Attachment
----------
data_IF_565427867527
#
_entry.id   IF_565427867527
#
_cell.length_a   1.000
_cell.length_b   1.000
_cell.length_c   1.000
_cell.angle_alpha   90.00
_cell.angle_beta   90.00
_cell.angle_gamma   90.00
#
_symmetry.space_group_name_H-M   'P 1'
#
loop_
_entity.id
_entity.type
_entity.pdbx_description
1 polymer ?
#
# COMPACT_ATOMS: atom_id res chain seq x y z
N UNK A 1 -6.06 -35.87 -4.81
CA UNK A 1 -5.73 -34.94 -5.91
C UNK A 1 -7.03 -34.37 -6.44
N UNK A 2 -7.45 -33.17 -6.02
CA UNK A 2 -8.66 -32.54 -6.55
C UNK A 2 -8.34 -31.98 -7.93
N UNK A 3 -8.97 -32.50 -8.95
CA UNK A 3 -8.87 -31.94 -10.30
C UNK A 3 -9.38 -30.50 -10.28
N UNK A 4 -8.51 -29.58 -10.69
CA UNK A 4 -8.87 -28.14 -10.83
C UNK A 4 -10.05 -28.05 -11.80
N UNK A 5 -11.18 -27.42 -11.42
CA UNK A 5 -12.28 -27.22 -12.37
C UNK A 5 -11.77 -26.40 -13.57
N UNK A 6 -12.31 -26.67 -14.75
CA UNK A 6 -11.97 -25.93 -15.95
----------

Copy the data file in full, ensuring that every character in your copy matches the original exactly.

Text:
data_IF_565427867527
#
_entry.id   IF_565427867527
#
_cell.length_a   1.000
_cell.length_b   1.000
_cell.length_c   1.000
_cell.angle_alpha   90.00
_cell.angle_beta   90.00
_cell.angle_gamma   90.00
#
_symmetry.space_group_name_H-M   'P 1'
#
loop_
_entity.id
_entity.type
_entity.pdbx_description
1 polymer ?
#
# COMPACT_ATOMS: atom_id res chain seq x y z
N UNK A 1 -6.06 -35.87 -4.81
CA UNK A 1 -5.73 -34.94 -5.91
C UNK A 1 -7.03 -34.37 -6.44
N UNK A 2 -7.45 -33.17 -6.02
CA UNK A 2 -8.66 -32.54 -6.55
C UNK A 2 -8.34 -31.98 -7.93
N UNK A 3 -8.97 -32.50 -8.95
CA UNK A 3 -8.87 -31.94 -10.30
C UNK A 3 -9.38 -30.50 -10.28
N UNK A 4 -8.51 -29.58 -10.69
CA UNK A 4 -8.87 -28.14 -10.83
C UNK A 4 -10.05 -28.05 -11.80
N UNK A 5 -11.18 -27.42 -11.42
CA UNK A 5 -12.28 -27.22 -12.37
C UNK A 5 -11.77 -26.40 -13.57
N UNK A 6 -12.31 -26.67 -14.75
CA UNK A 6 -11.97 -25.93 -15.95